ALBANY, N.Y. (CN) – New York’s highest court ruled Tuesday that it lacks jurisdiction to resolve the Cayuga Nation’s long-running internal tribal leadership dispute.
In a 4-2 decision, the New York Court of Appeals found that it cannot take up the claims of two factions fighting to be the governing body for the Seneca Falls-based tribe.
“Because tribes have a fundamental, ‘bedrock’ right to self-govern, internal tribal leadership disputes are, as a general rule, not cognizable in federal or state court,” Judge Paul Feinman wrote in the majority’s 21-page opinion granting a motion to dismiss.
Friction among the Cayuga Nation’s government arose in 2004 when its Nation Council split into two competing factions vying for leadership of the tribe: the Cayuga Nation Council, led by Clint Halftown, and the Unity Council, led by William Jacobs and Samuel Campbell.
The Cayuga Nation Council and Halftown have been recognized by the federal Bureau of Indian Affairs as the Cayuga’s governing body for purposes of federal funding and other interactions between the tribe and the federal government.
In 2014, the Unity Council seized the tribe’s offices and security center, as well as a Cayuga-owned cannery, gas station and convenience store, and ice cream business in Seneca Falls, taking control of the operation of those properties and businesses.
At the time, the Bureau of Indian Affairs declined to make a more formal recognition decision and urged the Cayuga Nation to resolve the leadership dispute internally.
In 2016, both factions submitted competing requests for federal funding to the Bureau of Indian Affairs, including funding for the seized offices. After the agency declined to negotiate a resolution between the two parties, the regional director asked them to submit material supporting their respective claims to legitimate authority.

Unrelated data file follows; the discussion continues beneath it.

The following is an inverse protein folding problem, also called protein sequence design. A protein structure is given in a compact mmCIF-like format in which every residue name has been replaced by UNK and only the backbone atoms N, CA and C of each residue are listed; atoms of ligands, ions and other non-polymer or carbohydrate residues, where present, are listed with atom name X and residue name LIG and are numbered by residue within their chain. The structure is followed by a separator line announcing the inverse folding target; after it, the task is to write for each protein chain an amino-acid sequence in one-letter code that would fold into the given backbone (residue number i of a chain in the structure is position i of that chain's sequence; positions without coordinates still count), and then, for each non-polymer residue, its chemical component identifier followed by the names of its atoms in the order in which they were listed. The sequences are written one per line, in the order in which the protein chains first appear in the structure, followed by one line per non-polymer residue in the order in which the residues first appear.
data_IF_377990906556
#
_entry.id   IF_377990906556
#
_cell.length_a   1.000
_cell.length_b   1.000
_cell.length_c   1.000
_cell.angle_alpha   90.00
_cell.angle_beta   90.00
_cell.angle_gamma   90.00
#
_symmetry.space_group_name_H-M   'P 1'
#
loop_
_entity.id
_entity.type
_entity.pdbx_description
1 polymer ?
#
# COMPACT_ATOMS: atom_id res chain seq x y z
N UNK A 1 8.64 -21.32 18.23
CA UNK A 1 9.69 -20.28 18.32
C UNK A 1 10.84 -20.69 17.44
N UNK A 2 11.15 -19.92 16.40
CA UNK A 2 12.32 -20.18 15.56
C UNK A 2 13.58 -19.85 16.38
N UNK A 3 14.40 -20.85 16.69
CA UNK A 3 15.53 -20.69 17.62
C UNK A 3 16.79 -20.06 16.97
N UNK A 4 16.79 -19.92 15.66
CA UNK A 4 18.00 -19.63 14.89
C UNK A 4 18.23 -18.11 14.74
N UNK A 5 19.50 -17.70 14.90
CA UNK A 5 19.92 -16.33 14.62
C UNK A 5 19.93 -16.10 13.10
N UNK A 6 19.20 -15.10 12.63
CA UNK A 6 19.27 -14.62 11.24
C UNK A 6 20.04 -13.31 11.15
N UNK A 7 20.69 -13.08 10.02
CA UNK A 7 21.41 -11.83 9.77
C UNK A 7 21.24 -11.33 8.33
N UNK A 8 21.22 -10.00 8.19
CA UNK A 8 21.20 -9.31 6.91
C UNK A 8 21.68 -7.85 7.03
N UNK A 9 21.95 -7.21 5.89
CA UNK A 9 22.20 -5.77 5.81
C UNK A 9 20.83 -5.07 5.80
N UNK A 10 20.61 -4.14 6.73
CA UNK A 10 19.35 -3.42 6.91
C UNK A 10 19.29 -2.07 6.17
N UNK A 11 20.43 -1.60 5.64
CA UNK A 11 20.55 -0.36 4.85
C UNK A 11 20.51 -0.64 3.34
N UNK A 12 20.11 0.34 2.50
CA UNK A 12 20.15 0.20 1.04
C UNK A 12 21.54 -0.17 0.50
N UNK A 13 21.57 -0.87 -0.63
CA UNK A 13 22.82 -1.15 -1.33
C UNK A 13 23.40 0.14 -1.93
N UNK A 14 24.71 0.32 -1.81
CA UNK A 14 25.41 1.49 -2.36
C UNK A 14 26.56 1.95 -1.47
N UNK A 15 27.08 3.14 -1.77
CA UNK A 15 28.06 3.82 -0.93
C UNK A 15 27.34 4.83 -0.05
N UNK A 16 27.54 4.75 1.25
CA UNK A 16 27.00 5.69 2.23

Unity Council attorney Margaret Murphy of Hamburg and Nation Council attorney David DeBruin of Washington, D.C., argued before the New York Court of Appeals, the state’s highest court, last month.
Judge Feinman wrote that the tribe’s “fundamental and exclusive right to sovereignty over its internal customs, traditions, and processes for selecting its government is paramount to today’s decision.”
“There is no federal or state precedent that would permit the Halftown Council to use a determination regarding federal funding as a sword against its competing leadership faction in order to have New York courts end a persistent fifteen-year-old internal dispute regarding tribal governance which is implicated by the claims presented here,” the majority opinion states.
Chief Judge Janet DiFiore and Judges Jenny Rivera and Leslie Stein joined Feinman’s opinion.
Judges Michael Garcia and Rowan Wilson dissented in two separate opinions.
Garcia found the majority’s dismissal of the tribe’s claims unfairly robs it of its day in court.
“At minimum, further factual development would clarify whether any (or all) of the Nation’s claims may be resolved without interference in internal tribal affairs,” Garcia wrote in his 10-page dissenting opinion. (Parentheses in original.)
He added that the majority failed “to grapple with the nuances of the asserted claims and, particularly at this early stage, needlessly denies the Nation any opportunity to ensure transparency and accountability with respect to its valuable commercial property.”
Wilson similarly found that the majority’s dismissal “slams the courthouse door in the face of the Cayuga Nation, even though the tribe has sought to avail itself of the state courts, even though there is no other forum to which it can turn, and even though the decision is contrary to the laws of the United States and of New York.”
“Despite the cursed history that haunts all precedents concerning the legal fate of Native Americans, we are left to apply the statutes as they have come to us,” Wilson wrote. “To deny a tribe the ability to vindicate its rights in court when the United States and New York have expressly granted it perpetuates the terrible legacy of American Indian policy under the thin veil of quasi-sovereignty.”
Judge Eugene Fahey took no part in the court’s decision.